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Fall #4: It was Hobbes’ turn in the rotation on this fateful day. Fairly early in the hunt, we crossed a deep, V-shaped gully with boggy, slick mud on both sides, causing horses to slide down in and have to scramble out. Hobbes lunged up the far side then threw a huge buck when he reached the top. The lurch put me off balance, and the buck sent me careening – WHAM! My bell was rung!
Hobbes has never bucked like that before. I always expect him to do his little “rocking horse” bucks with the first gallop of a ride, but I had no reason to expect a bronco stunt like that! I had him checked out shortly thereafter and determined that pain in his withers was probably the reason why he bucked. So then I had his saddle checked. Saddle checked out fine but it was determined I was riding him in a half pad that was too small, thus creating pressure on his withers. So this fall was either a tack issue, or rider error for not knowing about said tack issue. I think I’ve suffered enough, so I’m going to blame this fall on the tack!
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Fall #5: My mare, Parker, is perfect. And by “perfect”, I mean she only has two flaws, which is as close to perfect as any horse can get. I mean, NO horse has ZERO flaws, right? Parker’s flaws are 1) yanking the reins out of my hands and 2) she hates anything in her face. Parker will dodge to avoid branches, flying dirt, swishing tails and anything of the sort that she views as a risk to her beautiful face. She is the easiest ride, except for the occasional dodging, and I generally know when to expect it and ride accordingly.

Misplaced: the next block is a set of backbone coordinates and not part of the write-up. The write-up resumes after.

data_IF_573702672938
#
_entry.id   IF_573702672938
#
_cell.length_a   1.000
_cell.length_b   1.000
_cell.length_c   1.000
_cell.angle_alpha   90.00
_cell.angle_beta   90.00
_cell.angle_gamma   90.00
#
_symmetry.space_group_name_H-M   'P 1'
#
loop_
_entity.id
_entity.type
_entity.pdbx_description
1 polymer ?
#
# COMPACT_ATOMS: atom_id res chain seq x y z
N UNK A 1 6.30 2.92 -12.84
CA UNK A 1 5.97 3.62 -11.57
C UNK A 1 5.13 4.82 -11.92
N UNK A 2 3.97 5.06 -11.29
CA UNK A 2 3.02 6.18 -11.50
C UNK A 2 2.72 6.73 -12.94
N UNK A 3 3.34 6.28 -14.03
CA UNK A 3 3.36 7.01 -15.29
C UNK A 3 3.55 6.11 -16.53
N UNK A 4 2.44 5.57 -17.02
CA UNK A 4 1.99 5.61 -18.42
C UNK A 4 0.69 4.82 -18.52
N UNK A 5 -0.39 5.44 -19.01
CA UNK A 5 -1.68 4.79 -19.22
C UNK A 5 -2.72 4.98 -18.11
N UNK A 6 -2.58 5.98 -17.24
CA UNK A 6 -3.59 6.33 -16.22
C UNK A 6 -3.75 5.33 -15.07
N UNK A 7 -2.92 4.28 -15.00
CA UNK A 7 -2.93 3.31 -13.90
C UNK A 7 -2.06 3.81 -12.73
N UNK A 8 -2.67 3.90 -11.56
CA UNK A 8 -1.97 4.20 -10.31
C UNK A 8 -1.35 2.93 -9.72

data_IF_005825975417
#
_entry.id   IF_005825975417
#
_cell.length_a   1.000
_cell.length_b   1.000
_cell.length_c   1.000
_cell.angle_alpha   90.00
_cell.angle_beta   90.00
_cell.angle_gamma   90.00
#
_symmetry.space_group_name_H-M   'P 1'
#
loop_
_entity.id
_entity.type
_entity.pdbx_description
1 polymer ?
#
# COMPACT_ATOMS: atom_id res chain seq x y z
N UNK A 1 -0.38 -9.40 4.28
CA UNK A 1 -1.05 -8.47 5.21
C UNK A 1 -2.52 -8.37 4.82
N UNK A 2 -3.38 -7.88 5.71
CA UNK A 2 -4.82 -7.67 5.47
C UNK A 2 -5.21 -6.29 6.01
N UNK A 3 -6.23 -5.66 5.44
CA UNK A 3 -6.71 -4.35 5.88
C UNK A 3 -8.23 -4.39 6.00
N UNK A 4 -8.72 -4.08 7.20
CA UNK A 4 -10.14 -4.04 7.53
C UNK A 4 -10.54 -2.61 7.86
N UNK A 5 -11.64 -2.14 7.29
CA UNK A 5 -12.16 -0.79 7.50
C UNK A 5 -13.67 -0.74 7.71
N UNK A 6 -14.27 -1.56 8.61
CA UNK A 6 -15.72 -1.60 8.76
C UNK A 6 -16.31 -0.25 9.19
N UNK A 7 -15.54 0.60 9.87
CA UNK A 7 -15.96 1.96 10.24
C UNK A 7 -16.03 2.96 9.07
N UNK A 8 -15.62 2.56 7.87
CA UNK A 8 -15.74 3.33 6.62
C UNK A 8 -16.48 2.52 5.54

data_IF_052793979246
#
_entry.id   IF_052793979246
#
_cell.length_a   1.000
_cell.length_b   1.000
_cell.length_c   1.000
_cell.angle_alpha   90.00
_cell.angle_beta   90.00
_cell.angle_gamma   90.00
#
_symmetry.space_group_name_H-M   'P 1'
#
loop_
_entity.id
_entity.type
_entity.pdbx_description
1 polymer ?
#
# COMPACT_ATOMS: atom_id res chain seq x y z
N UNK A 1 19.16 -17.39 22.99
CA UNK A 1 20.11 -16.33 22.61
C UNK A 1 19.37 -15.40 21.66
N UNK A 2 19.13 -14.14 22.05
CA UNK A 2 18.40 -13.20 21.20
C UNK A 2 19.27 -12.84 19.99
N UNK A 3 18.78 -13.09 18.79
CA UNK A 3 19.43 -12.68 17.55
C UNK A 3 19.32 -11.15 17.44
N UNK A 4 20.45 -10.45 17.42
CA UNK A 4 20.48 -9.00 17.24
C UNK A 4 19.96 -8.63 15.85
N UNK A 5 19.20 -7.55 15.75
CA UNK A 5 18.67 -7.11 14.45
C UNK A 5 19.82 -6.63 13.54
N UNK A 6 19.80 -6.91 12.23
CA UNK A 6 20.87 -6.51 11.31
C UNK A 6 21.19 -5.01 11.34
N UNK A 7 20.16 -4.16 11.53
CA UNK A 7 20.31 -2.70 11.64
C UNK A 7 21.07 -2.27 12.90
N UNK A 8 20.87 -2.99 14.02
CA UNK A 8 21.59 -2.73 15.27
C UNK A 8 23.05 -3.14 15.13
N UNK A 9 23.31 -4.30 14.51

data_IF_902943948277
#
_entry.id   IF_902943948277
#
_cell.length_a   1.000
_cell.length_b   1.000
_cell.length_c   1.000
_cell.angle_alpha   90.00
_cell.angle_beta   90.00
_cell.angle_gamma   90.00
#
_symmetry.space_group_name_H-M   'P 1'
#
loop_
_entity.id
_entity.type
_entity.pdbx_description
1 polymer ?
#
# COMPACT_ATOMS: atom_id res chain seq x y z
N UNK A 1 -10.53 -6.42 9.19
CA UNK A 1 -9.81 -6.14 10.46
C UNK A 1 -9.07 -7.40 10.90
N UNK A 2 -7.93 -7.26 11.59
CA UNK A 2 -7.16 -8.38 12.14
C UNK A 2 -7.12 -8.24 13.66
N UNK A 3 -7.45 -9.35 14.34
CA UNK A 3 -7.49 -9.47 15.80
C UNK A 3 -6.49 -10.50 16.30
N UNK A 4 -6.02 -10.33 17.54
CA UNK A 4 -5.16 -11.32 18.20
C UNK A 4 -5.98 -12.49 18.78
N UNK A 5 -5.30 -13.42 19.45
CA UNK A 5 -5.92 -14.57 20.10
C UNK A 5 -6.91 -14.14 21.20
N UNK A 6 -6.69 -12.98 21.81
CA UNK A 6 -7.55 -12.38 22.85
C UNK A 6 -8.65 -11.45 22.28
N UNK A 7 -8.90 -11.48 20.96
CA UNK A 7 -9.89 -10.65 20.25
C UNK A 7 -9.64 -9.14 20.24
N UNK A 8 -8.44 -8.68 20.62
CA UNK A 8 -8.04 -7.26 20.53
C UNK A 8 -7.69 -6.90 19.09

Fall #5 happened when we were trotting up a trail in the vicinity of Deacon’s Coop and had to duck under some cedar limbs. I leaned down next to Parker’s neck. All she had to do was duck her head just a little bit and we both would have been clear of the limbs…but she didn’t. Instead, she stopped and spun away from the tree leaving me, once again, dangling mid-air like Wile E. Coyote, before dropping to the ground below. Ground riddled with cedar roots, by the way. So whose fault was this one? Well, it can’t be Parker’s fault, because she’s perfect, so I’m going to have to blame it on the low limbs.
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Fall #6: I took 10 days off between fall #4 and fall #5, because fall #4 gave me a concussion, a minor detail I failed to mention earlier. Fall #5 actually occurred during my first time back after said concussion… UGH! Fall #6 happened during my second time out after the concussion… three consecutive rides with falls… double… no, TRIPLE UGH!! This time I was on Flyer and, even though he’s a wonderful jumper, I rode with the hilltoppers in an effort to save myself from further injury. The chase took us out of the jumping country, so Master and Huntsman (and husband) Epp Wilson invited me to ride up with him. I love riding in his pocket, so of course I accepted.
We came out of the woods in the vicinity of the Old Red Barn and turned left onto the firebreak road around the clear cut beyond Quaker Cemetery. We were galloping after hounds and came upon a tree that had fallen across the firebreak road. It was a dead cedar, with naked branches giving the obstacle substantial height and depth. Epp’s Trebajo sailed over it beautifully. My brain, perhaps still operating at less than full capacity due to the concussion, was looking for a way around. Flyer, however, had other plans, and absolutely ROCKETED up and over that tree, taking both a long and high line, steeplechase style. It happened so fast – or my brain was moving so slowly, or maybe both – that I got left behind. It was another Wile E. Coyote moment for me, and I’m putting this one on Epp. HAHA!! Just kidding!
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I guess the adage, “It’s never the horse’s fault”, is true!
Judith Wilson hunts with the Belle Meade Hounds in Thomson, GA.